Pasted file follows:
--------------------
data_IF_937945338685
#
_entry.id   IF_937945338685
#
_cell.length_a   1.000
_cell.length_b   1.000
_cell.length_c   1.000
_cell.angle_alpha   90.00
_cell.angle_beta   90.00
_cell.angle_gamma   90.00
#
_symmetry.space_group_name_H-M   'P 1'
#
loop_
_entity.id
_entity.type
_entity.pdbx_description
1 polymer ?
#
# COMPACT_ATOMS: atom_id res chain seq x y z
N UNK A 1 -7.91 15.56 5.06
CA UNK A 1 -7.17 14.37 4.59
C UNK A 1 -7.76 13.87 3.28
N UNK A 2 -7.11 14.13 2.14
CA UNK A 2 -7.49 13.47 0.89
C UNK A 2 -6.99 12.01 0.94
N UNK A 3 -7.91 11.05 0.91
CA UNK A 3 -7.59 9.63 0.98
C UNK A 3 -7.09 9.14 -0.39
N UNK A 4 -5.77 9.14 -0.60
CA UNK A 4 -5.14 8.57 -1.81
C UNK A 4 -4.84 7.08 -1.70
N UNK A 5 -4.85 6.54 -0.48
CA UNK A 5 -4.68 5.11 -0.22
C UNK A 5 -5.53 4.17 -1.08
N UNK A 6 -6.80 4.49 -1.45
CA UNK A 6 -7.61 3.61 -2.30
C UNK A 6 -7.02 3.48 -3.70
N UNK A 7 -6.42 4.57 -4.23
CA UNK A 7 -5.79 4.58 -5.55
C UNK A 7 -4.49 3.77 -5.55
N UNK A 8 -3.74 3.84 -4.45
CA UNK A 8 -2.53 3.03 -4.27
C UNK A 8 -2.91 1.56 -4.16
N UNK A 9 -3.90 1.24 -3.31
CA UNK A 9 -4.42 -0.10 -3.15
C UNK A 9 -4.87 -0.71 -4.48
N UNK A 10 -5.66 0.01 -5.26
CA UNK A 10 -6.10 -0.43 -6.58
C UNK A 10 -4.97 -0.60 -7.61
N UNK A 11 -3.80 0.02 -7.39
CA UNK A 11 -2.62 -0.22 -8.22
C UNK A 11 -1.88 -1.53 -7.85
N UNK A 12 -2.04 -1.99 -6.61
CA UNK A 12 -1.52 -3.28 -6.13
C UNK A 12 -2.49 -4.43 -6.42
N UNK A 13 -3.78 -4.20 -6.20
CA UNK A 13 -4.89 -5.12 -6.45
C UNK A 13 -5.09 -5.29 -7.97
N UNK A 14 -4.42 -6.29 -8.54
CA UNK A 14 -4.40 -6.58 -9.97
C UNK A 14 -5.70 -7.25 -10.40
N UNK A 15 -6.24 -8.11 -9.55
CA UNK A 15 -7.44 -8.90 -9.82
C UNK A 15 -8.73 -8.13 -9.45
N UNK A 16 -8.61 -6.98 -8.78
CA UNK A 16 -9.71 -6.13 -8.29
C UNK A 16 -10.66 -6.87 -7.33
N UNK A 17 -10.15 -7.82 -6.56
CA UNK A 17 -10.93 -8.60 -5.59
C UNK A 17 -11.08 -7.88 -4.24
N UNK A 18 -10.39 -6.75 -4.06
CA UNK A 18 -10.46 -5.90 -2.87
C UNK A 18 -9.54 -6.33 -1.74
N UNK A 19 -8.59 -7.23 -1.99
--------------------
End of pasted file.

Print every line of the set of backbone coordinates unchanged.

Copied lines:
data_IF_937945338685
#
_entry.id   IF_937945338685
#
_cell.length_a   1.000
_cell.length_b   1.000
_cell.length_c   1.000
_cell.angle_alpha   90.00
_cell.angle_beta   90.00
_cell.angle_gamma   90.00
#
_symmetry.space_group_name_H-M   'P 1'
#
loop_
_entity.id
_entity.type
_entity.pdbx_description
1 polymer ?
#
# COMPACT_ATOMS: atom_id res chain seq x y z
N UNK A 1 -7.91 15.56 5.06
CA UNK A 1 -7.17 14.37 4.59
C UNK A 1 -7.76 13.87 3.28
N UNK A 2 -7.11 14.13 2.14
CA UNK A 2 -7.49 13.47 0.89
C UNK A 2 -6.99 12.01 0.94
N UNK A 3 -7.91 11.05 0.91
CA UNK A 3 -7.59 9.63 0.98
C UNK A 3 -7.09 9.14 -0.39
N UNK A 4 -5.77 9.14 -0.60
CA UNK A 4 -5.14 8.57 -1.81
C UNK A 4 -4.84 7.08 -1.70
N UNK A 5 -4.85 6.54 -0.48
CA UNK A 5 -4.68 5.11 -0.22
C UNK A 5 -5.53 4.17 -1.08
N UNK A 6 -6.80 4.49 -1.45
CA UNK A 6 -7.61 3.61 -2.30
C UNK A 6 -7.02 3.48 -3.70
N UNK A 7 -6.42 4.57 -4.23
CA UNK A 7 -5.79 4.58 -5.55
C UNK A 7 -4.49 3.77 -5.55
N UNK A 8 -3.74 3.84 -4.45
CA UNK A 8 -2.53 3.03 -4.27
C UNK A 8 -2.91 1.56 -4.16
N UNK A 9 -3.90 1.24 -3.31
CA UNK A 9 -4.42 -0.10 -3.15
C UNK A 9 -4.87 -0.71 -4.48
N UNK A 10 -5.66 0.01 -5.26
CA UNK A 10 -6.10 -0.43 -6.58
C UNK A 10 -4.97 -0.60 -7.61
N UNK A 11 -3.80 0.02 -7.39
CA UNK A 11 -2.62 -0.22 -8.22
C UNK A 11 -1.88 -1.53 -7.85
N UNK A 12 -2.04 -1.99 -6.61
CA UNK A 12 -1.52 -3.28 -6.13
C UNK A 12 -2.49 -4.43 -6.42
N UNK A 13 -3.78 -4.20 -6.20
CA UNK A 13 -4.89 -5.12 -6.45
C UNK A 13 -5.09 -5.29 -7.97
N UNK A 14 -4.42 -6.29 -8.54
CA UNK A 14 -4.40 -6.58 -9.97
C UNK A 14 -5.70 -7.25 -10.40
N UNK A 15 -6.24 -8.11 -9.55
CA UNK A 15 -7.44 -8.90 -9.82
C UNK A 15 -8.73 -8.13 -9.45
N UNK A 16 -8.61 -6.98 -8.78
CA UNK A 16 -9.71 -6.13 -8.29
C UNK A 16 -10.66 -6.87 -7.33
N UNK A 17 -10.15 -7.82 -6.56
CA UNK A 17 -10.93 -8.60 -5.59
C UNK A 17 -11.08 -7.88 -4.24
N UNK A 18 -10.39 -6.75 -4.06
CA UNK A 18 -10.46 -5.90 -2.87
C UNK A 18 -9.54 -6.33 -1.74
N UNK A 19 -8.59 -7.23 -1.99